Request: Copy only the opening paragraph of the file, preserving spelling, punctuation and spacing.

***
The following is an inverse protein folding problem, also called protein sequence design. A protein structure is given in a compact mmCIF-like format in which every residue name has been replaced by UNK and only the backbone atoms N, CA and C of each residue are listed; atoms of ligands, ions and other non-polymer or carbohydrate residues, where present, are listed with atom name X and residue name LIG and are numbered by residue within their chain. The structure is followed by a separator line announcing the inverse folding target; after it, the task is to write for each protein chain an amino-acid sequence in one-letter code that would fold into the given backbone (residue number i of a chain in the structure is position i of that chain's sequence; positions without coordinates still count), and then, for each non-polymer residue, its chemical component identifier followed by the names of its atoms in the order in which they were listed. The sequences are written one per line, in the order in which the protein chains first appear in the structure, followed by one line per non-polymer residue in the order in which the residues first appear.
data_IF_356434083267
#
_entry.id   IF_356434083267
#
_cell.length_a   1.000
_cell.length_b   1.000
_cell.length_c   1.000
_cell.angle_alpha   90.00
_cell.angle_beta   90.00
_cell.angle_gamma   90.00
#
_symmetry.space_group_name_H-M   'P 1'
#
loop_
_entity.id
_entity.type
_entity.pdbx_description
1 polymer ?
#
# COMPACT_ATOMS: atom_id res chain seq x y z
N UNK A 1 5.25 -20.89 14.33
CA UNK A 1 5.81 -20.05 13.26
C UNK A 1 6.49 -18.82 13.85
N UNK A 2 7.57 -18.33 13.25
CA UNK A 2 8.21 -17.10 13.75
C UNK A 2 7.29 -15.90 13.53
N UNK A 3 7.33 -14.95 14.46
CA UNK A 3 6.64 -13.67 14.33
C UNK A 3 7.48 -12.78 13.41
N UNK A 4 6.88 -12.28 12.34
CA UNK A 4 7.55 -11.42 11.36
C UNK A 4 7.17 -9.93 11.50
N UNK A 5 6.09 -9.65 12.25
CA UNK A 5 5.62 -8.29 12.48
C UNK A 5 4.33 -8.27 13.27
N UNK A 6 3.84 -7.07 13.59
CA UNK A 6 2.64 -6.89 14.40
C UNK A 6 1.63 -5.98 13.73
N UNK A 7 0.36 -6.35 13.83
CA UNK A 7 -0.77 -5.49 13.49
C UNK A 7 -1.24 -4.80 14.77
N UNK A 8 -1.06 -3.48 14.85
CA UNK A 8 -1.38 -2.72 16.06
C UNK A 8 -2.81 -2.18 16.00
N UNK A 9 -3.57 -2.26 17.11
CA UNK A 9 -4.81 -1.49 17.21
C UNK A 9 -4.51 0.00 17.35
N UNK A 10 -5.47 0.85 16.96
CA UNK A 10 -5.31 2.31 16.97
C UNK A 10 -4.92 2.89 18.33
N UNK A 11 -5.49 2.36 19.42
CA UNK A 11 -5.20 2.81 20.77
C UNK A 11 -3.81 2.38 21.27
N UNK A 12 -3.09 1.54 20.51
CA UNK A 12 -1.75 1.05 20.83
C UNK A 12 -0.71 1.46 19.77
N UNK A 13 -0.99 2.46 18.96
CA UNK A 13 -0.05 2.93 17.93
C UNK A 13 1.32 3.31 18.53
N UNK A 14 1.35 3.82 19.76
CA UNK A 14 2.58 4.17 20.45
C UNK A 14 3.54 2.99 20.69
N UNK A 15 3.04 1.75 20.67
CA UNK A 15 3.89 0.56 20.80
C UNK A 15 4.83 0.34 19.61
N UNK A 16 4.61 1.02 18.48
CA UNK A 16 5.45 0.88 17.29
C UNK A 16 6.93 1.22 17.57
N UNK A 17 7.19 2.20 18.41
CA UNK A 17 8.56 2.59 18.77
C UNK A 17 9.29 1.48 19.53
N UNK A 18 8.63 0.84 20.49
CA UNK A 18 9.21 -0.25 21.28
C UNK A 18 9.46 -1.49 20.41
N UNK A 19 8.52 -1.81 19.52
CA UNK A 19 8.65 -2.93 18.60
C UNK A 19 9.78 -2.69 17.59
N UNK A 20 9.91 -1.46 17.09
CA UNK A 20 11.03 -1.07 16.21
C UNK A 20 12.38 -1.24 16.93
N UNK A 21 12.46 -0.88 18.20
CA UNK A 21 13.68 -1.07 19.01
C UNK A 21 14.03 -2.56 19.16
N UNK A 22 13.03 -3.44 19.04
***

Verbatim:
The following is an inverse protein folding problem, also called protein sequence design. A protein structure is given in a compact mmCIF-like format in which every residue name has been replaced by UNK and only the backbone atoms N, CA and C of each residue are listed; atoms of ligands, ions and other non-polymer or carbohydrate residues, where present, are listed with atom name X and residue name LIG and are numbered by residue within their chain. The structure is followed by a separator line announcing the inverse folding target; after it, the task is to write for each protein chain an amino-acid sequence in one-letter code that would fold into the given backbone (residue number i of a chain in the structure is position i of that chain's sequence; positions without coordinates still count), and then, for each non-polymer residue, its chemical component identifier followed by the names of its atoms in the order in which they were listed. The sequences are written one per line, in the order in which the protein chains first appear in the structure, followed by one line per non-polymer residue in the order in which the residues first appear.